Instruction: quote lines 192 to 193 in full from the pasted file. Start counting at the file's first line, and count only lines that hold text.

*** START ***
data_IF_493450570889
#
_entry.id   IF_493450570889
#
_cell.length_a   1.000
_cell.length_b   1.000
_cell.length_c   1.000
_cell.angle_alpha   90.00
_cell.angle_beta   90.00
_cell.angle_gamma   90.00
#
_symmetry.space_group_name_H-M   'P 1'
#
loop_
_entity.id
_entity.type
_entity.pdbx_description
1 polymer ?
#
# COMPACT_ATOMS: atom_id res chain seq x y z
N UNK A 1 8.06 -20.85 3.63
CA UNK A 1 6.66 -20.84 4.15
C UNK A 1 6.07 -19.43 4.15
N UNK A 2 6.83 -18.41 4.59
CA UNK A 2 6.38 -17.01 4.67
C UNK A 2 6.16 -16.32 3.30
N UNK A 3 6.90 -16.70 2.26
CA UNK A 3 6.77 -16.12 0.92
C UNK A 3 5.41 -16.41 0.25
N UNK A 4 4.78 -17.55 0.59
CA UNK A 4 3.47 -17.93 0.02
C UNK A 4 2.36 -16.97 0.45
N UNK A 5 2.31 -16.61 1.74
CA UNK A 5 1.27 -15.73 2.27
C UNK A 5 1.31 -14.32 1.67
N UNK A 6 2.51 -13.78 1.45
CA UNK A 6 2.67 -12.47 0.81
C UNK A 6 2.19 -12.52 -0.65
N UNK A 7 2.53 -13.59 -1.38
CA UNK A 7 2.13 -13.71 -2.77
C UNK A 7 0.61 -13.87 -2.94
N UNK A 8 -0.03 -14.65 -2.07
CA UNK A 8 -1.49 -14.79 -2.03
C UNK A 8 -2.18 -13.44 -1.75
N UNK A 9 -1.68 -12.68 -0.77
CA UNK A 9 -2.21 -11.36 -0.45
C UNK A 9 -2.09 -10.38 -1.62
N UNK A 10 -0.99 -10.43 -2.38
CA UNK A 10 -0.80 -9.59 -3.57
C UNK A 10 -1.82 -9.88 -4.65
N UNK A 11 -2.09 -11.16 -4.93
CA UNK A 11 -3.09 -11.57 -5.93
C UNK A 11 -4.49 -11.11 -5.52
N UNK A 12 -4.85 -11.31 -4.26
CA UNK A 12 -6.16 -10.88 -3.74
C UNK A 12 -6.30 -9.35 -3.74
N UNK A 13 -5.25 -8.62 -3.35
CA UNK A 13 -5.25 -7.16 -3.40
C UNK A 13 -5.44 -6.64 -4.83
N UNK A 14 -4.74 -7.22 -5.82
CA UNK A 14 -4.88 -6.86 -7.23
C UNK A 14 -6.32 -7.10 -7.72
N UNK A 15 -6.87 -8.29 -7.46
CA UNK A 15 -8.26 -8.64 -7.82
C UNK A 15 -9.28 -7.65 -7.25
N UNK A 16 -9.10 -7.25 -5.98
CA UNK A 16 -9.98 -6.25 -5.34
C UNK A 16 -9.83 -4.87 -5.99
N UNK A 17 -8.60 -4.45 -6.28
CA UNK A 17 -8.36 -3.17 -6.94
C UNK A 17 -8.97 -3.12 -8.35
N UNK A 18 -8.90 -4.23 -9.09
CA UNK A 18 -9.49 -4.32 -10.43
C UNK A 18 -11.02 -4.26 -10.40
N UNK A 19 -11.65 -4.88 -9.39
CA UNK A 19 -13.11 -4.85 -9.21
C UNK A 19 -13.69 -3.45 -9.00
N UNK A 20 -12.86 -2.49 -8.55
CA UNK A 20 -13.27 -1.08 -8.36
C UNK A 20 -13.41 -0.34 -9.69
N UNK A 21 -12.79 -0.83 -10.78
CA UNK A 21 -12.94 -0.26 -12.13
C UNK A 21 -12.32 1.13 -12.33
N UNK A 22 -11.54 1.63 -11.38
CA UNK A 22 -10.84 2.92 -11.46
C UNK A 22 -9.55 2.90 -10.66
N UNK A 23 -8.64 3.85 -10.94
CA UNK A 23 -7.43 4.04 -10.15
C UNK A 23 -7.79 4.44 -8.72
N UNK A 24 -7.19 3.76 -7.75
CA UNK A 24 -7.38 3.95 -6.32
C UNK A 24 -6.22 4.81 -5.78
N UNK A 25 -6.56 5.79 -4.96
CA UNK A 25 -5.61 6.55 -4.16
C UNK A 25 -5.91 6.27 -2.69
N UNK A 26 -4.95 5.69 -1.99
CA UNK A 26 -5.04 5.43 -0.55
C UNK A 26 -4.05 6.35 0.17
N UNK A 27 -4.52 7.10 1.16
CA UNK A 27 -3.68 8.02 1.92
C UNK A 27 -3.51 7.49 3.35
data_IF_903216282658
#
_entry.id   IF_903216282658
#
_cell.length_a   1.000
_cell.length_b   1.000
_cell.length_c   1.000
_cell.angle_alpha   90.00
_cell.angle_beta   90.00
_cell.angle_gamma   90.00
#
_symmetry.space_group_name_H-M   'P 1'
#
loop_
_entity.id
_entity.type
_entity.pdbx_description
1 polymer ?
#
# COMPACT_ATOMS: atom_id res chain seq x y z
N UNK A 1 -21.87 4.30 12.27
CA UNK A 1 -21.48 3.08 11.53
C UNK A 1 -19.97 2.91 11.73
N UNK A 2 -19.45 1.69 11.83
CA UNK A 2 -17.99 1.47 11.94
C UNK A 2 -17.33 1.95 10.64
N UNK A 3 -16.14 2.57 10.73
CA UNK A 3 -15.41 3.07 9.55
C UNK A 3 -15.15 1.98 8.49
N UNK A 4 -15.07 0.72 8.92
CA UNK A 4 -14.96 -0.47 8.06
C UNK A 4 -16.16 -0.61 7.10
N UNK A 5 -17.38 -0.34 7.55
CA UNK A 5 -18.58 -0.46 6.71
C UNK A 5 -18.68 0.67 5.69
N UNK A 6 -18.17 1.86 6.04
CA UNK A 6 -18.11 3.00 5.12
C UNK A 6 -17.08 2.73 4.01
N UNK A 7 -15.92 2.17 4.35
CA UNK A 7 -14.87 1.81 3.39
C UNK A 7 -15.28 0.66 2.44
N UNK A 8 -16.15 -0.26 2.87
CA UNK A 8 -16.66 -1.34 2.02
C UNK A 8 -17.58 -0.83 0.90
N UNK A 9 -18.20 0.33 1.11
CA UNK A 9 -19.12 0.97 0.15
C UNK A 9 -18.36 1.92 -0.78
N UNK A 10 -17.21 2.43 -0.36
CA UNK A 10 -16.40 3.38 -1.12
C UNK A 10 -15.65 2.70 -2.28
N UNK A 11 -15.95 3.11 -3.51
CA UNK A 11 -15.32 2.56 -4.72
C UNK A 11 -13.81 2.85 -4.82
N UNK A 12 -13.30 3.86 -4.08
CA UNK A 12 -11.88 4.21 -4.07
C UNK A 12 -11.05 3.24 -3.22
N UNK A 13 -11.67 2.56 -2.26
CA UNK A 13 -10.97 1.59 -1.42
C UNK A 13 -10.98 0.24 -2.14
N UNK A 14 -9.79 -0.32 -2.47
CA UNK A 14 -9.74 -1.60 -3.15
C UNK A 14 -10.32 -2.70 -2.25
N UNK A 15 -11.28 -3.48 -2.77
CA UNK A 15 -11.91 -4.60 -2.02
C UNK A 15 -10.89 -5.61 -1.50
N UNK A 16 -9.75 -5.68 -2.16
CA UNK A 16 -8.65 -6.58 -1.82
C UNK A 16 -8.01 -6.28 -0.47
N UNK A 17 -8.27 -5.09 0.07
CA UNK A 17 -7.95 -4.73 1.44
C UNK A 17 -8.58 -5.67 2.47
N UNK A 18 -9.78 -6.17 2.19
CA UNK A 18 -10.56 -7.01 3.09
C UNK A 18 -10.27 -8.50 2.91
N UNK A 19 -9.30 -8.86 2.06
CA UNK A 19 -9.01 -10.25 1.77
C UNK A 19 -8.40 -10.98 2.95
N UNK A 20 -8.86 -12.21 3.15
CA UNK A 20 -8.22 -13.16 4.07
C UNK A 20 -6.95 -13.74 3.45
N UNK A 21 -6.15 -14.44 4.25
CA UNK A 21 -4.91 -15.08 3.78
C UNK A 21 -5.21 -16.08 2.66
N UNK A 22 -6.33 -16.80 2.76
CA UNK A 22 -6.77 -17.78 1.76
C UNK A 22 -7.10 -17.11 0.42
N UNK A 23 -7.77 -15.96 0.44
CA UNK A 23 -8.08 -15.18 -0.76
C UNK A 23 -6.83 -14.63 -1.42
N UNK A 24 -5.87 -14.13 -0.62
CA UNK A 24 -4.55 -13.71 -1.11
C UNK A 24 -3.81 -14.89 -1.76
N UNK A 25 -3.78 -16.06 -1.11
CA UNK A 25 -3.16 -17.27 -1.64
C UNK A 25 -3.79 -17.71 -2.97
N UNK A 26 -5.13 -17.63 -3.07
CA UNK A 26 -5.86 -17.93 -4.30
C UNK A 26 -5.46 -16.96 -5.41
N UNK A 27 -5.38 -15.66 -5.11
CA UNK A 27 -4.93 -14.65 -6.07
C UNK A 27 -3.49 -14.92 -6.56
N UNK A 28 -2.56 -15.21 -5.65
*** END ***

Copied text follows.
CA UNK A 24 -4.55 -13.71 -1.11
C UNK A 24 -3.81 -14.89 -1.76